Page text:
zaglossus
zaglossus

A lot of people already have a tablet and a smartphone. Why would they also buy one of these? Of course if you don't have a tablet this one is worth a look.

Martian_14
Martian_14

Overpriced, as always....

Junkies can only get so much poison at a time. 

Eclvvin
Eclvvin

The iPad mini, like the iPod nano and iPod Shuffle, is a product designed to compete with marginal product segments. Jobs did not debut a 7" product initially, because he did not see this as a high demand segment. Why should we be shocked that demand is exactly what Steve Jobs predicted it would be years ago when he decided this was not a priority? What would be more interesting is to see if the lack of demand for iPod Nanos or Shuffles as compared to standard iPods was seen as dark omens for those products.

The build up of one year of anticipation for a product is not likely to be as great if new products are released every year outside of stores. What will be interesting is to see how product sales will do by basis of comparison to previous years. It may be that the tablet market, if we see drops in sales from various companies, has reached a point of maturation as is normal with various products.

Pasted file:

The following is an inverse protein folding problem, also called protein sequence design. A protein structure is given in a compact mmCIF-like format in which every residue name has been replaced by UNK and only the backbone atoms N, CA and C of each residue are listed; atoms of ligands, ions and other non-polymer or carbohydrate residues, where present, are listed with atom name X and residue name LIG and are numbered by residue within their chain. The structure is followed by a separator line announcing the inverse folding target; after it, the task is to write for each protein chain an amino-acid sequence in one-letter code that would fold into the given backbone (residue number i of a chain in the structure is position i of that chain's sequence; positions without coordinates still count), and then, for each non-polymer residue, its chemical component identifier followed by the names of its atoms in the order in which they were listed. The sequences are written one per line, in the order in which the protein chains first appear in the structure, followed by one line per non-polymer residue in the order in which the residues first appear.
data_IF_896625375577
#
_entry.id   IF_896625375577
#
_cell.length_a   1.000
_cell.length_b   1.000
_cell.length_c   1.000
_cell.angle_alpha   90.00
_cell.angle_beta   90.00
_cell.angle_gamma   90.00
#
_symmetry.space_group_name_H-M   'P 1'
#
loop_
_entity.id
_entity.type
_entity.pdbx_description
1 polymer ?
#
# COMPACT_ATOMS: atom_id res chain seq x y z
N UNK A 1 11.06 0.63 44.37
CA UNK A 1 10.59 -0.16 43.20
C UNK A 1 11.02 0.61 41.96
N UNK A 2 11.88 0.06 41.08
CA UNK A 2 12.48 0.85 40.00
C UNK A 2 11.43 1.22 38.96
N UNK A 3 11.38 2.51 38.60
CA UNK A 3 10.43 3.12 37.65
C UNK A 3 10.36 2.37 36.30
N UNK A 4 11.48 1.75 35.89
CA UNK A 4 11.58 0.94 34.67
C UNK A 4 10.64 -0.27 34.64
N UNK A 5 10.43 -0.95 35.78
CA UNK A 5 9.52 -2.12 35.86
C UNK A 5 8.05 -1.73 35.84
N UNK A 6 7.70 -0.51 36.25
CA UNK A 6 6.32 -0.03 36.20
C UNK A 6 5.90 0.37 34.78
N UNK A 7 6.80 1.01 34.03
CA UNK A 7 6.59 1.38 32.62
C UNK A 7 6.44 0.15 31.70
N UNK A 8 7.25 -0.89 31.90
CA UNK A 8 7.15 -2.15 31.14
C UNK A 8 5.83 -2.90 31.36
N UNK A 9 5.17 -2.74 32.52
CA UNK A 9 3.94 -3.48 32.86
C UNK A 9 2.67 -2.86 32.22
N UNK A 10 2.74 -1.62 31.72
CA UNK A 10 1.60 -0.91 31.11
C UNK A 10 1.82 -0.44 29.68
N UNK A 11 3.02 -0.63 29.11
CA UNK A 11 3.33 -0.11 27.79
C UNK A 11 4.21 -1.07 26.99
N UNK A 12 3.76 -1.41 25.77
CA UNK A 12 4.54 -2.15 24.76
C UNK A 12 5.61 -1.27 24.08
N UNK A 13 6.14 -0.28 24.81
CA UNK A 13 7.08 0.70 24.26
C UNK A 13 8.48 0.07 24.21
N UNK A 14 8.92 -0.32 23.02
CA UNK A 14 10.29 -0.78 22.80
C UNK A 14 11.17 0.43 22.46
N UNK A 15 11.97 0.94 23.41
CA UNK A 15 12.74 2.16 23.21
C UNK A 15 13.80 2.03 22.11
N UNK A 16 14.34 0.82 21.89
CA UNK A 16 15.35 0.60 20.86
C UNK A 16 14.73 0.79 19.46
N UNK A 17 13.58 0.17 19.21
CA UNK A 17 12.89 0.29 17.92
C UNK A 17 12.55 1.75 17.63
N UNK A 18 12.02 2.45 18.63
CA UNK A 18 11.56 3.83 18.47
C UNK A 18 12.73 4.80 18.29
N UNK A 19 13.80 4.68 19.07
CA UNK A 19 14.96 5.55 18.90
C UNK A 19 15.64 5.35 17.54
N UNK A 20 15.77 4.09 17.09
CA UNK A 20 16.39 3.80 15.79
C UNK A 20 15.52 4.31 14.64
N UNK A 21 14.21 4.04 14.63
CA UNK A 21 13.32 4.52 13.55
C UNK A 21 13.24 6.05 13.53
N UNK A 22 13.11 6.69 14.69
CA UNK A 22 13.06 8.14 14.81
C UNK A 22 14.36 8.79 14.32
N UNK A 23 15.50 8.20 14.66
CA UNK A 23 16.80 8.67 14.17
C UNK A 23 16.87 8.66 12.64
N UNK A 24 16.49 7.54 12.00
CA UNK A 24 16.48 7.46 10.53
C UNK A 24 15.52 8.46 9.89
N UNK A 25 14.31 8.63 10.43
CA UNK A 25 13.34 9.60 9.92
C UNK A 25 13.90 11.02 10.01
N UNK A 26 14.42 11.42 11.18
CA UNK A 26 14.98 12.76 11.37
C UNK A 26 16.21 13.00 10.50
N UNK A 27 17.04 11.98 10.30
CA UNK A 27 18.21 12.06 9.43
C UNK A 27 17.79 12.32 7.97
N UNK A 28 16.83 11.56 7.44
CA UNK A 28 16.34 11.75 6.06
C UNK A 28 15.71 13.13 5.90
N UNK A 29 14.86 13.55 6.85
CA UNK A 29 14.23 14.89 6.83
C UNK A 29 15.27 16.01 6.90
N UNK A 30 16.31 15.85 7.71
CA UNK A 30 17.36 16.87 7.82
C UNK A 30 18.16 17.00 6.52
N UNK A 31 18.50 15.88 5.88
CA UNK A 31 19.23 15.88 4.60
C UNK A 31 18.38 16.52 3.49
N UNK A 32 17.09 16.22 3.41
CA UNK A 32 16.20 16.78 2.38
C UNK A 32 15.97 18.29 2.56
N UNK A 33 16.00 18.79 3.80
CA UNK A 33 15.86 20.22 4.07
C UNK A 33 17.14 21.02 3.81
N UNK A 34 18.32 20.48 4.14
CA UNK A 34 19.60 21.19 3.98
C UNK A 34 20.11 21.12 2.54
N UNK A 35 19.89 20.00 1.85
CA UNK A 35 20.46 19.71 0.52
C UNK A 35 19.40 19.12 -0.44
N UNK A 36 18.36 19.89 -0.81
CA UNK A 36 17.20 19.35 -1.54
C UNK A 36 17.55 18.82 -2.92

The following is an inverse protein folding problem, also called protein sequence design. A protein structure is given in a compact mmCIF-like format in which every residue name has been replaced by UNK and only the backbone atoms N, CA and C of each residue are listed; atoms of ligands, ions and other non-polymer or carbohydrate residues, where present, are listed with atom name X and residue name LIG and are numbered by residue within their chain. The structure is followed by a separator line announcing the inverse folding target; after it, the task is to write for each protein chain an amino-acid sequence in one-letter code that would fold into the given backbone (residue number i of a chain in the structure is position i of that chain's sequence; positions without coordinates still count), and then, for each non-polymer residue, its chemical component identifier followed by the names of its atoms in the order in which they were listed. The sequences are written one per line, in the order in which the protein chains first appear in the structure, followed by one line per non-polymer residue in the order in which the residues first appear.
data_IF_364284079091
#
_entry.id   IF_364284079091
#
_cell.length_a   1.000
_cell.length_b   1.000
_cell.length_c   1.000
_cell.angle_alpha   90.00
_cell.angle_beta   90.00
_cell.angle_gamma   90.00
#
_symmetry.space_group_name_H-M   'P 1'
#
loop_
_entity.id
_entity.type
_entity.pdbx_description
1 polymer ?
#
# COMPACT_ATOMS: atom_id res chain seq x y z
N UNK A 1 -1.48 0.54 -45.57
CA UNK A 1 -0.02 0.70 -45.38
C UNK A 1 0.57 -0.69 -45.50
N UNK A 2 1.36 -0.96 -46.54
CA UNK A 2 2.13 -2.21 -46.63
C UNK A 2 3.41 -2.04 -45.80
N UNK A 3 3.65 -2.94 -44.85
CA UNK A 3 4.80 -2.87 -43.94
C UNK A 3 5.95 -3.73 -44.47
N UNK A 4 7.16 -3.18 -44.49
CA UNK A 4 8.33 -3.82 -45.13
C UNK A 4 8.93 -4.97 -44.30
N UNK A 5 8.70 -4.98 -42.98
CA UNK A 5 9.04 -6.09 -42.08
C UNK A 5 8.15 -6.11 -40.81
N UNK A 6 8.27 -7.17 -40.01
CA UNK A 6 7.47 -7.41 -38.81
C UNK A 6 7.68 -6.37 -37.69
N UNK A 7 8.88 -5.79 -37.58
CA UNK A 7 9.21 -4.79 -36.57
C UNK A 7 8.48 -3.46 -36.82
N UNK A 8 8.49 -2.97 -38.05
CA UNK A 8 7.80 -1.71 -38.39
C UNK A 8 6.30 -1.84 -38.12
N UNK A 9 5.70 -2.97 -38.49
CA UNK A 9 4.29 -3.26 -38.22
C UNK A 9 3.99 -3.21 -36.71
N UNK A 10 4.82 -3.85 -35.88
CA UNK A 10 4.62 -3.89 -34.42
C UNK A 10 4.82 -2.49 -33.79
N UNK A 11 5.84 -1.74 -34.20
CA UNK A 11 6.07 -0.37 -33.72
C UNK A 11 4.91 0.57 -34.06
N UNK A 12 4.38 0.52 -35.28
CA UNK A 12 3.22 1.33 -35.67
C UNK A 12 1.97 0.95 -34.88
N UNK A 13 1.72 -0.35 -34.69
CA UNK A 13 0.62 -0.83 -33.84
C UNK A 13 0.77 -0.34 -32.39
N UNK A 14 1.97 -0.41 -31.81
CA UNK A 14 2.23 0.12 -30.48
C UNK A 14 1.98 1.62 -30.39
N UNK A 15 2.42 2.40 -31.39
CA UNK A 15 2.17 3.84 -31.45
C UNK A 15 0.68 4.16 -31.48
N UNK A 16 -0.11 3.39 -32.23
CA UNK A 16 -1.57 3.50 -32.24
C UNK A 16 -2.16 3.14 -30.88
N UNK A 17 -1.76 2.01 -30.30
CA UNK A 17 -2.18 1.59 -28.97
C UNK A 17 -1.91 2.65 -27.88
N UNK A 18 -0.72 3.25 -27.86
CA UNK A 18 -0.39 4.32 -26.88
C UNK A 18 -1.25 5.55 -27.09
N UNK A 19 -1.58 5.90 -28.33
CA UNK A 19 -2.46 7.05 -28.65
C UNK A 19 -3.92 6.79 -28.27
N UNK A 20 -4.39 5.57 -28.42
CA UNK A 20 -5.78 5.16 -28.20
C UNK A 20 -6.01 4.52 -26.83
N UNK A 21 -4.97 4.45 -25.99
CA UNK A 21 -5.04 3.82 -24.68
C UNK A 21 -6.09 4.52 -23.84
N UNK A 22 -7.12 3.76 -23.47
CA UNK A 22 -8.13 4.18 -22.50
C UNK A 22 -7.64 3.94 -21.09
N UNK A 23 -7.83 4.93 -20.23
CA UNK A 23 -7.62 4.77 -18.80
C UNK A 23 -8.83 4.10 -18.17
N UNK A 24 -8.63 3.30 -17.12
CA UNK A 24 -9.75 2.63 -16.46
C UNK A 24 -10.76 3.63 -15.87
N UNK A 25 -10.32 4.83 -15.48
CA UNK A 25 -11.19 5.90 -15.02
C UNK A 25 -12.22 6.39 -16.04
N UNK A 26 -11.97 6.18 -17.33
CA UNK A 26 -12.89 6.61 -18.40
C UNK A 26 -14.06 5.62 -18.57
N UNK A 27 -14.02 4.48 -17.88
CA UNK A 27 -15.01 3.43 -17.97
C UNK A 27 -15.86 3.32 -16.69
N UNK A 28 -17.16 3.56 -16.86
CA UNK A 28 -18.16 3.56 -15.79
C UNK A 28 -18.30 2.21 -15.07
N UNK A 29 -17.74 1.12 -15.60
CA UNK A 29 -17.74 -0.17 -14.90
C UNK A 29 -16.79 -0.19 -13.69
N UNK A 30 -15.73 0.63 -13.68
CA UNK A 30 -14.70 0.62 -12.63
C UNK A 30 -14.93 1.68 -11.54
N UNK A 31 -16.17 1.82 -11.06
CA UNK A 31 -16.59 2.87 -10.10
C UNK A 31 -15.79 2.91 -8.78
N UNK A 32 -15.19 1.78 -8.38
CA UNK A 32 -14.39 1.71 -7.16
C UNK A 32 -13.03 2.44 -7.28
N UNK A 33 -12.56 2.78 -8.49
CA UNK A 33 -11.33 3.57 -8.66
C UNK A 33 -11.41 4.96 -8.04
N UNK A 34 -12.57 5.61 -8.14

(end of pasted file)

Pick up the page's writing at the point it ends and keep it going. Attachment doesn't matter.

AdamChew1
AdamChew1

Yes people are getting wise to Apple's tricks and others are catching up and Apple is clueless.

Looks like the tech bloggers have more persuasion in turning the tide against Apple.

Competition is good for all of us and without it we wouldn't have better products. 

I believe many of the people who made the comments here would want two companies to dominate the market namely google and MS. Good for you people.

IdanSamuelSolon
IdanSamuelSolon

Maybe once people saw a lot of people waiting on line, they figured there wouldn't be any left by the time they were to shop.  Apple products are usually in short supply & people had a lot of difficulty getting the iphone 5, so maybe they thought they'd be waiting for naught for the ipad mini.  It's probably a combination of all these reasons that have been given.  

weslehoffer
weslehoffer

Too expensive apple, sorry! Memory doesn't cost that much and we all know it!

stynkfysh
stynkfysh

3 Things.

1. The bulk of people who run out and buy iPad's just bought one 7 months ago and are not interested in buying an iPad 2 equivalent mini - especially when and iPad 4 was released on the same day.  In the past, we may have sold our iPad's to buy the Mini or the iPad 4, but the huge loss we just took due due to the unexpectedly refreshed iPad 4 renders either of the new devices more expensive than usual.